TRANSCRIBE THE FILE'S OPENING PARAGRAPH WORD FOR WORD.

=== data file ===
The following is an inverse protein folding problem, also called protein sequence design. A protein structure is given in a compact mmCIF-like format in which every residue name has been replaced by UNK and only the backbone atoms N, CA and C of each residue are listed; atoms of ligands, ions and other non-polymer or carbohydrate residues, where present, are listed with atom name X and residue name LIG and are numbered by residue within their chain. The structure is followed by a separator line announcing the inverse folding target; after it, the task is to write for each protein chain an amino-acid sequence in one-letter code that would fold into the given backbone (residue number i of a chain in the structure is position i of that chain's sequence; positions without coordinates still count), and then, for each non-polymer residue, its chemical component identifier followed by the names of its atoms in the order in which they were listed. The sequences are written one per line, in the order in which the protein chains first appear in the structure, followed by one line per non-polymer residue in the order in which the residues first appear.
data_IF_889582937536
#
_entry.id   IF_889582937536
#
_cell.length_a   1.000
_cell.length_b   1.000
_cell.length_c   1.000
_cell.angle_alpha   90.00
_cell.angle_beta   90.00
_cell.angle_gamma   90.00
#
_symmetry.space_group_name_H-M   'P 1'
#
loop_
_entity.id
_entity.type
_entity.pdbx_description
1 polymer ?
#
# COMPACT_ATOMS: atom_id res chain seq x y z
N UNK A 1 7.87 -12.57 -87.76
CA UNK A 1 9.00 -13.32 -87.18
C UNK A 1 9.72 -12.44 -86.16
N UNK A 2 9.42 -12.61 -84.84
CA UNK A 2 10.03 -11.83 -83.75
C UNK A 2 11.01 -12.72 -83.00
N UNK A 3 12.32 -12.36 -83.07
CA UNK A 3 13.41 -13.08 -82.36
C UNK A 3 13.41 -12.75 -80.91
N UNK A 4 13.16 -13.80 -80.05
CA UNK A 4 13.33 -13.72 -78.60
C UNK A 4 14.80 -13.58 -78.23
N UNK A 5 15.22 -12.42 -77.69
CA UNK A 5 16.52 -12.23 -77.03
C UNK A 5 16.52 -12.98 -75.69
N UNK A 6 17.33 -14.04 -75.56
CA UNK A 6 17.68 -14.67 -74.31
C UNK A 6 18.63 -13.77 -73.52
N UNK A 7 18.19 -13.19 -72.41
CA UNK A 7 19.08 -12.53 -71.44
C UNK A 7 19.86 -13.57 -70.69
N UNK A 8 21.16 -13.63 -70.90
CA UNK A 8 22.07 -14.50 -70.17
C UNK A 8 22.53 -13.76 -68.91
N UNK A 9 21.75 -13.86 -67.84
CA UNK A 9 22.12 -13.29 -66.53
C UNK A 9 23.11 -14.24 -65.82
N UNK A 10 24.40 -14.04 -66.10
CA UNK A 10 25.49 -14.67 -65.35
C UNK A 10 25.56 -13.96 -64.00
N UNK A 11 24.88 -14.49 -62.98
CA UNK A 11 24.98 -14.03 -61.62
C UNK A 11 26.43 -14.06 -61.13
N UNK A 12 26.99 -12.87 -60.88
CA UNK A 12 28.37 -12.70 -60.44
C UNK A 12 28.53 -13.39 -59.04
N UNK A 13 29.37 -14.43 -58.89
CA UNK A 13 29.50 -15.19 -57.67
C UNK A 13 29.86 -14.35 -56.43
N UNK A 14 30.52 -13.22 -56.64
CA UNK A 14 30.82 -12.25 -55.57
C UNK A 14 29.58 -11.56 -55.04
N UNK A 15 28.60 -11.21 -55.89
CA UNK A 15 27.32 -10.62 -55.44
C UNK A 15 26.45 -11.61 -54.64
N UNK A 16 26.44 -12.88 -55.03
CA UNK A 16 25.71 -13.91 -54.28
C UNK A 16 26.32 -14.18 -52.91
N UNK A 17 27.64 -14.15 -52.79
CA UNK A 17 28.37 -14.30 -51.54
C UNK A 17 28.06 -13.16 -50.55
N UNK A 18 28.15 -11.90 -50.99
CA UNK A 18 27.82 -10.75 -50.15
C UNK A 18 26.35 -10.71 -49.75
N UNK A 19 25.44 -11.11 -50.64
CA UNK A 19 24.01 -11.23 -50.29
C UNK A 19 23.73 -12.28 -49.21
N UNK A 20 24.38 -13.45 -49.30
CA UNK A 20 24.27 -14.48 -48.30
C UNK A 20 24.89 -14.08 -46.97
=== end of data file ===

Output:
The following is an inverse protein folding problem, also called protein sequence design. A protein structure is given in a compact mmCIF-like format in which every residue name has been replaced by UNK and only the backbone atoms N, CA and C of each residue are listed; atoms of ligands, ions and other non-polymer or carbohydrate residues, where present, are listed with atom name X and residue name LIG and are numbered by residue within their chain. The structure is followed by a separator line announcing the inverse folding target; after it, the task is to write for each protein chain an amino-acid sequence in one-letter code that would fold into the given backbone (residue number i of a chain in the structure is position i of that chain's sequence; positions without coordinates still count), and then, for each non-polymer residue, its chemical component identifier followed by the names of its atoms in the order in which they were listed. The sequences are written one per line, in the order in which the protein chains first appear in the structure, followed by one line per non-polymer residue in the order in which the residues first appear.